Mice and rats are commonly used in lab experiments because of their size, fast reproduction rate, and ease of handling. They are readily available and cheap to acquire.
Mice and rats are also widely used in human disease experiments. They share up to 99% of their genes with humans, rendering them an excellent model of inherited human disease. A closer look at the anatomy of rats and mice will help you appreciate how closely their anatomy resembles that of humans.
Mice and Rat Anatomy
Food passes from the mouth to the thoracic cavity in the esophagus, then goes into the stomach. The stomach is located ventrally to the liver in the abdominal cavity. The intestines constitute the small intestines, called the duodenum, which are followed by the jejunum and ileum. The ileum connects to the caecum, which is like an enlarged pouch. From the caecum, food proceeds to the colon, which ascends and descends before entering the rectum to leave the body via the anus.
From looking at this anatomical information about mice and rats, you will find that mice and rats are monogastric, just like humans, with intestines that are similarly lined up.
Like humans, mice and rats have a urogenital system comprised of the excretory and reproductive systems. These two systems have some shared common ducts.
The main aim of the excretory system is to eliminate nitrogen-containing compounds to maintain homeostatic conditions in body fluids. The kidneys play a crucial role in balancing ion concentration. Blood containing nitrogenous waste enters the kidneys via the renal artery, at a surface called the hilus. After removal of nitrogenous waste, the blood leaves the kidneys via the renal vein. The ureter also leaves the kidney, carrying urine to the bladder. At the cranial position of the kidneys are adrenal glands. These glands release hormones which affect metabolism and sexual development.
Blood is filtered in the renal cortex before entering a tubular system. The filtered blood is then passed into the medulla, where ions and essential nutrients are absorbed back into the body by capillaries. The remaining filtrate moves to the renal papilla, the point where collecting ducts meet. This is the point where urine drips into the renal pelvis. The urine then enters the ureter, moves towards the bladder, and is taken outside via the urethra.
From the information on the urogenital systems of mice and rats, it is evident that these systems closely resemble that of humans. This is why experiments involving hormones or other drugs that can affect metabolism are first tested on mice and rats. The way they absorb, utilize and excrete substances in and out of the body is very similar to humans.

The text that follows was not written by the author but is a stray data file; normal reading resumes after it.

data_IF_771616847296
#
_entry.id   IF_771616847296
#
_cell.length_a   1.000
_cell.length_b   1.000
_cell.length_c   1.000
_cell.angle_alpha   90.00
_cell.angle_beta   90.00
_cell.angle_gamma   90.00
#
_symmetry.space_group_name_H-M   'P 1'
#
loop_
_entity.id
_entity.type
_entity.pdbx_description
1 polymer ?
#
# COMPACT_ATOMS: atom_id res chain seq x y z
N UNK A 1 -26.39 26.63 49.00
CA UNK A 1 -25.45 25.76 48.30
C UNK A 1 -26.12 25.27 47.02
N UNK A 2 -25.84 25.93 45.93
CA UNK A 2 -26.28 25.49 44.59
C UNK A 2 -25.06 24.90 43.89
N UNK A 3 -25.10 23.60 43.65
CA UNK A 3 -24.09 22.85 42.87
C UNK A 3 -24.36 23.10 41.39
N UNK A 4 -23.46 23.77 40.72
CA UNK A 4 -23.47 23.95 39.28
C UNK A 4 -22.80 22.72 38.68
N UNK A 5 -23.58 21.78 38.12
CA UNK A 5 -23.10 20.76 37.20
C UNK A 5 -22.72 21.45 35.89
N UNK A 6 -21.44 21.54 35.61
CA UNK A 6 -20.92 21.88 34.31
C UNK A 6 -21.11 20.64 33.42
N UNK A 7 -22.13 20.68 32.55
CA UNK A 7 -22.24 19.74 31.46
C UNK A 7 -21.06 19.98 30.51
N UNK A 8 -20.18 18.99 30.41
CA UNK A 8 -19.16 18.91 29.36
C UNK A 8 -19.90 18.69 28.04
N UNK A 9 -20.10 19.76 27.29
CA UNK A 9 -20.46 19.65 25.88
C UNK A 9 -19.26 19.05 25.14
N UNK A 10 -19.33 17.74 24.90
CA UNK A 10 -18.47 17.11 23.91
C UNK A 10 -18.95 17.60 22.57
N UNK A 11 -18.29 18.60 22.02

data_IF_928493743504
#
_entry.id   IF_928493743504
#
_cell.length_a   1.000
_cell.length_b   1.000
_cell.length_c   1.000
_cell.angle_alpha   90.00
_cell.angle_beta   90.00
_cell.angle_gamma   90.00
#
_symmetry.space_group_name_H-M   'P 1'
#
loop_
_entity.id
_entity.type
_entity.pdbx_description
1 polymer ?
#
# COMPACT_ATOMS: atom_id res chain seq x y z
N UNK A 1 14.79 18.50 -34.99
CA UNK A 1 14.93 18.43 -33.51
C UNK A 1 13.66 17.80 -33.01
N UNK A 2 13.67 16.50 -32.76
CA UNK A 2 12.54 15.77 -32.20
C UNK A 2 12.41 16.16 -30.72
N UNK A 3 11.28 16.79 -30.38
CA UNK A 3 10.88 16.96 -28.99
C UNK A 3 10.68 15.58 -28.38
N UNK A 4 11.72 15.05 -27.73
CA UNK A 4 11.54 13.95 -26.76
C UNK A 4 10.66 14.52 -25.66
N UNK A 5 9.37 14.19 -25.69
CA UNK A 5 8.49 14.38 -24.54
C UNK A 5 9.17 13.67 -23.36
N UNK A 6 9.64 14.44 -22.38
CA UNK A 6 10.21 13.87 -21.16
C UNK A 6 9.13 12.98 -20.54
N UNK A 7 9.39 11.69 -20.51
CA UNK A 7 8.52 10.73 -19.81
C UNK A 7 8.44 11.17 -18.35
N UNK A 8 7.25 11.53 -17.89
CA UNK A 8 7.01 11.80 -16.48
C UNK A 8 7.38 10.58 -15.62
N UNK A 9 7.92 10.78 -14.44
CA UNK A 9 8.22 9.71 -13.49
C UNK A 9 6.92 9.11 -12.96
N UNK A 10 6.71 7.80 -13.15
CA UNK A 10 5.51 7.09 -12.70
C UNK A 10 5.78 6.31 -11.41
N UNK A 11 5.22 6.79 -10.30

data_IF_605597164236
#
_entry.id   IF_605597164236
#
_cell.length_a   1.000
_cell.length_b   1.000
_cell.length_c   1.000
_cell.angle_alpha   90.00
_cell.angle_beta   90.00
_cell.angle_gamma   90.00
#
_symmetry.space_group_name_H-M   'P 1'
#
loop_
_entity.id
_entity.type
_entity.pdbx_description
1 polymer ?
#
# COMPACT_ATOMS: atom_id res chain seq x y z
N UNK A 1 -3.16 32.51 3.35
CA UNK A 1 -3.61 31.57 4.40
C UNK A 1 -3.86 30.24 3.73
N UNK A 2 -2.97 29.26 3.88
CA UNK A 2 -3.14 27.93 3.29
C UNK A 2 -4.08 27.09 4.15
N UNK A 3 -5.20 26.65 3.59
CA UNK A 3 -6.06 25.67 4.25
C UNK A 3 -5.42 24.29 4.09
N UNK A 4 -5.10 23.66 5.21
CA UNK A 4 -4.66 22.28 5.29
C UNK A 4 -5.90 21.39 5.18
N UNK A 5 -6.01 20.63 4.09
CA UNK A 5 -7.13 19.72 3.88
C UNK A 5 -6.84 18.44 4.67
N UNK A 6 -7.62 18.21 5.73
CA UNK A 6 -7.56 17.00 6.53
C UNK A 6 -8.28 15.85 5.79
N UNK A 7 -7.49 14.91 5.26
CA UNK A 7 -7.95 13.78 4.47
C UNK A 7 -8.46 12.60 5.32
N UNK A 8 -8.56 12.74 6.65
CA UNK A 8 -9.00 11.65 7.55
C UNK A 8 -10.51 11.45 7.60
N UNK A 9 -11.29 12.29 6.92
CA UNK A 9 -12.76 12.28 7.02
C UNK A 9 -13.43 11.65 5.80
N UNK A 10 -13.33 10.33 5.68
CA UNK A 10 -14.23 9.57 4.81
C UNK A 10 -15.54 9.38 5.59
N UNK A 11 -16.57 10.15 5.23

Genetically Modified Mice and Rats
Mice and rats can easily be manipulated through genetic engineering to produce homologous mice. These mice are produced from injecting blastocysts with embryonic stem cells from mice that have been selected for specific traits. This results in the production of offspring with nearly exact characteristics. These uniform animals are very important in experiments, as they are able to ensure experiment results are not biased by differences in traits and gene phenotype. Such genetic manipulations are not easy with other kinds of animals. The fact that mice and rats are very small and have a short reproductive cycle make them favorable for scientific experiments.
Transgenic Mice and Rats
Scientists are now capable of breeding genetically engineered mice and rats, also called “transgenic mice” and “transgenic rats”. These mice and rats are made to carry genes that are similar to ones that cause human diseases. In experiments, scientists can activate and deactivate these genes to observe their effects on animals. For example, this technique has allowed scientists to be able to assess the effects of carcinogens and see how results from such animal experiments can be used to promote drug safety in humans.
Human Disease Experiments
Mice can naturally be born without an immune system. These mice are then used as models for research on human diseases. Some of the diseases that mice are used as models for include cancer, obesity, diabetes, hypertension, muscular dystrophy, spinal cord injuries, HIV and AIDS, cardiovascular diseases, and many other human diseases.